Annual reviews of employee performance can be stressful for both the employer and the worker under scrutiny.
But as an employer, I've found several ways to make the evaluation process more efficient, less personal and more productive. The review should be a positive experience, even if the employee's performance is not quite at the expected level.
Annual reviews are, in essence, a review of the last two or three months. Most people don't have memories sharp enough to produce a detailed picture of an employee's performance over an entire year. The most recent events are the ones freshest in our memories. I've overcome this limitation by keeping a "tickler file" for every employee.
When an employee performs a task especially well, I put a note in my file. I also include notes when the employee doesn't live up to expectations. Any formal reprimand or formal recognition goes into the file as well. When an employee comes up for annual review, I can easily refresh my memory by thoroughly going over my notes for the past year.
Recently, I was particularly glad I had this system. In the three months leading up to one employee's review, her performance declined so much that I thought I might have to put her on probation or fire her. Yet, when I looked in her tickler file in preparation for the evaluation, I was reminded how good her performance had been earlier in the year.
I discussed the problem with her, and found that difficulties in her personal life were affecting her work. I referred her to our employee assistance program, she got professional help, and her performance improved dramatically. If I had simply relied on memory for the evaluation, I might have lost a good employee.
When I put a note in my file, I try to make it as specific and detailed as possible. This way, when I write the employee's review, I can put together an action plan and provide specific goals. I can let the worker know exactly what he or she is doing right, and explain exactly how to improve performance.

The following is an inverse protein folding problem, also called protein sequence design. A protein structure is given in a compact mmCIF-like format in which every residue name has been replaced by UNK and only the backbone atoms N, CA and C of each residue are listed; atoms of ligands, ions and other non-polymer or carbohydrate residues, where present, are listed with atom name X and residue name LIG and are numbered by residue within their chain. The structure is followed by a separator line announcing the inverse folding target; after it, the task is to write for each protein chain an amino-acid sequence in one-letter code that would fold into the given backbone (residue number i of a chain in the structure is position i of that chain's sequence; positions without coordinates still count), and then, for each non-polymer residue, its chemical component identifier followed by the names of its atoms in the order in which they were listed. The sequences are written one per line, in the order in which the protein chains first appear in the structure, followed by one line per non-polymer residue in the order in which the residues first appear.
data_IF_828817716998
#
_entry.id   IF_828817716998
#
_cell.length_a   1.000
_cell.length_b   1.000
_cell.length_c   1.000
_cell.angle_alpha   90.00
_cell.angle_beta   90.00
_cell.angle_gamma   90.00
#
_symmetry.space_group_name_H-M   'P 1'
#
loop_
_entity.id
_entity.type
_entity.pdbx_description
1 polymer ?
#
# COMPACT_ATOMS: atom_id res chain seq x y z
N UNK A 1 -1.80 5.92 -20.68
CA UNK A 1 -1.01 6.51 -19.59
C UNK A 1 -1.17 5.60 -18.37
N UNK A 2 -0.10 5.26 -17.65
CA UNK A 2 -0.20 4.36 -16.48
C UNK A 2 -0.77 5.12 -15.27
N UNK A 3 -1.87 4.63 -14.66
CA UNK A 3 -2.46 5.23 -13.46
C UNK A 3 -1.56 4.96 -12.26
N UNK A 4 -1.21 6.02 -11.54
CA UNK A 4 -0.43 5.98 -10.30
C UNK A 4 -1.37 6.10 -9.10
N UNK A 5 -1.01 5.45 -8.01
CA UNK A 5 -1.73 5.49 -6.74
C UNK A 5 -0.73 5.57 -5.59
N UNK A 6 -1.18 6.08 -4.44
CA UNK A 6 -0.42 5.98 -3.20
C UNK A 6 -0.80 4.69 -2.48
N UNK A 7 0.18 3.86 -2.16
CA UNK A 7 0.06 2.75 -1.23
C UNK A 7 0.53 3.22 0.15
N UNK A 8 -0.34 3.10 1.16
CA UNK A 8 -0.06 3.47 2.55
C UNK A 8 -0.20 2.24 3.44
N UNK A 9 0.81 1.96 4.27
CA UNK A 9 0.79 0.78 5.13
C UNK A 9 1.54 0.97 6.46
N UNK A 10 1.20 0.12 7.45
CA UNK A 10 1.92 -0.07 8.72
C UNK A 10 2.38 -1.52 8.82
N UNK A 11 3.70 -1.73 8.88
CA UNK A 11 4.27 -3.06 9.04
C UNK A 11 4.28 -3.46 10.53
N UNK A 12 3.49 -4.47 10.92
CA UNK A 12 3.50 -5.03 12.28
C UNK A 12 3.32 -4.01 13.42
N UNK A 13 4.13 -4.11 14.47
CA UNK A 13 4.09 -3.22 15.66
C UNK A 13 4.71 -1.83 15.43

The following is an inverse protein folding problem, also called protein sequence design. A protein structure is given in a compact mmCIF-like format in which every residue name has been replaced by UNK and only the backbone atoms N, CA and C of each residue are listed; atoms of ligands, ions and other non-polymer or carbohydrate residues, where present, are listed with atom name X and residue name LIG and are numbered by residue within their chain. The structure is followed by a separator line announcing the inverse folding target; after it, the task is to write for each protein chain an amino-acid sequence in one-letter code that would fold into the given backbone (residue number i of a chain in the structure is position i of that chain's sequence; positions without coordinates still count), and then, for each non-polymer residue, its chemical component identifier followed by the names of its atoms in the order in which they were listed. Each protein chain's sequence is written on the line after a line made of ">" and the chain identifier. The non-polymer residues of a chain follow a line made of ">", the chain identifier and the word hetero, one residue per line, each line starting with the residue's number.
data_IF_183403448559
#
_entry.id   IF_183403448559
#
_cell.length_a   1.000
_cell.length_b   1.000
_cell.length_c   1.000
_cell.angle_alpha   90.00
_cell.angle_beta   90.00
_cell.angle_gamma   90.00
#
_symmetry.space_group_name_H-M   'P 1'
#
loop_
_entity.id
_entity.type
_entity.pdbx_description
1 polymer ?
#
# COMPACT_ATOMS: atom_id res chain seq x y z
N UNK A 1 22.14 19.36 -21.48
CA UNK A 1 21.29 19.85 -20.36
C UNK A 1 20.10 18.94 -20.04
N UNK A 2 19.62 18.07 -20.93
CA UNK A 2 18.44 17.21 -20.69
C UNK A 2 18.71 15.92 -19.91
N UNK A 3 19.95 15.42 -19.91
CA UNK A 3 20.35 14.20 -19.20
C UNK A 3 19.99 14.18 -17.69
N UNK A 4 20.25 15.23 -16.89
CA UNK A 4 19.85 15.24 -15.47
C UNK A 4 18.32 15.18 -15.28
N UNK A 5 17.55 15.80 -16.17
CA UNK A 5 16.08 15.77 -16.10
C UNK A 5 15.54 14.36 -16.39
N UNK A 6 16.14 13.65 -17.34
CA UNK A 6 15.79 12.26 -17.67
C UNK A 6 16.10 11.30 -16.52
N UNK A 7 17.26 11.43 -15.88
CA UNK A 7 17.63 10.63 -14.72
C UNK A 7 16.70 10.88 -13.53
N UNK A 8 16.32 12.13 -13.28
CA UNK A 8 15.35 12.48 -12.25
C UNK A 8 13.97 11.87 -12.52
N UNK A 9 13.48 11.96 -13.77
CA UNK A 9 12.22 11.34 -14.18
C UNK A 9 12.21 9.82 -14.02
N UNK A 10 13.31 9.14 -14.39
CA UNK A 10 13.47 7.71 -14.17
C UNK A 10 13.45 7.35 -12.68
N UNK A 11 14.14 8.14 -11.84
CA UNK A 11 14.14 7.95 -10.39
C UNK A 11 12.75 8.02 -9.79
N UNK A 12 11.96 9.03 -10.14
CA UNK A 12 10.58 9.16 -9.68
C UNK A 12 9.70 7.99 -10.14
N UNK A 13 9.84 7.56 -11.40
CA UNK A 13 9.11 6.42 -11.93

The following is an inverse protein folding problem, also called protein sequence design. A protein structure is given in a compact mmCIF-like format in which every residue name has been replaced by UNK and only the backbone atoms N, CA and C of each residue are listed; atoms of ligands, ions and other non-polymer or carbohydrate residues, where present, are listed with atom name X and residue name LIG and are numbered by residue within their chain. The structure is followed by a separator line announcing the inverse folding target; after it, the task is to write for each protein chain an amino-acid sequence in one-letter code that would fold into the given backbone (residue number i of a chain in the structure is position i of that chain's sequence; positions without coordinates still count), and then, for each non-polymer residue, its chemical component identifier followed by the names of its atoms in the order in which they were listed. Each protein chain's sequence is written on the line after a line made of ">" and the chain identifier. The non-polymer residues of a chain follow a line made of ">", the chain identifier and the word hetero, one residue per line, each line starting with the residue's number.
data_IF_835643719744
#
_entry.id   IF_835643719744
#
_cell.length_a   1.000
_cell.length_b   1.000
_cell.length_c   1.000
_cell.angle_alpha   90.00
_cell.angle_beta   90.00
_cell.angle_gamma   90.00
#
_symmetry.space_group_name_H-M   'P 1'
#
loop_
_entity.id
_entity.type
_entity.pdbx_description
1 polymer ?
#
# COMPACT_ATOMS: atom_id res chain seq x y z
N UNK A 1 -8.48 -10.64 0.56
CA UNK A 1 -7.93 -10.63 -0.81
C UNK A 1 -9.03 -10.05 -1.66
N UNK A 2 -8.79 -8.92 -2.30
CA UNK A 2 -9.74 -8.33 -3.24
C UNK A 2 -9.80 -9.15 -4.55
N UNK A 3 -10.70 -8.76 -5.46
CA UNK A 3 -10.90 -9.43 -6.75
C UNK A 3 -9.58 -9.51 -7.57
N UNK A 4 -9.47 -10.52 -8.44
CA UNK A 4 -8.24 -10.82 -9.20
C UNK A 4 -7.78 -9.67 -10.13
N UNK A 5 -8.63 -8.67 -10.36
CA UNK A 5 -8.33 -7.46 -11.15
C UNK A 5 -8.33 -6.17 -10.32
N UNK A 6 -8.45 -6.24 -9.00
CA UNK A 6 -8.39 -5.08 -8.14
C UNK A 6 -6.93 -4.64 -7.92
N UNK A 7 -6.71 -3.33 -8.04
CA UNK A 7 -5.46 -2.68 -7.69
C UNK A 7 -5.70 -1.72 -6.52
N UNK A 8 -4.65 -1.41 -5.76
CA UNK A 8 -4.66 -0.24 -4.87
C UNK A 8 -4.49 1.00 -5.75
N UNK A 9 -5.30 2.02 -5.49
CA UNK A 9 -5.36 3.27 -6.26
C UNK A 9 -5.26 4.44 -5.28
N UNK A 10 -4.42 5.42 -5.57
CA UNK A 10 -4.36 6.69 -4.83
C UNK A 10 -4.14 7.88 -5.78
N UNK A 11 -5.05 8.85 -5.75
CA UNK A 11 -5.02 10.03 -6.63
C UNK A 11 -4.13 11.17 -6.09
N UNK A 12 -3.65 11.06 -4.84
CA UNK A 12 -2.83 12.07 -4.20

In any evaluation, I stick to the facts and depersonalize the process. An employer should set aside any personal feelings, positive or negative, to get the truest picture of performance.
After reading an employee's file, I give him or her a rating between one and 10, with 10 being the best. A rating lower than five earns the employee probation; above that, I assign a predetermined percentage increase in pay for each rating number (a five gets a 2 percent increase, a six gets 3 percent, etc.). Then, if the employee performs above and beyond the job description, I consider a bonus or an additional pay raise.
To reward superb performance, my company's incentive program requires that each employee have a quarterly bonus review. The results of this review also go into the file, making the annual review process even easier.
The more complete and detailed the employee's file, the easier it is to determine if any raise or disciplinary action is warranted. A thick file can be the key to improving the employee's future performance, too. Rich Shearrow is president of Employer Advantage, a Central Ohio-based professional employer organization that specializes in managing human resources and employer risk for companies in a wide range of industries. He can be reached at 923-9331 or firstname.lastname@example.org.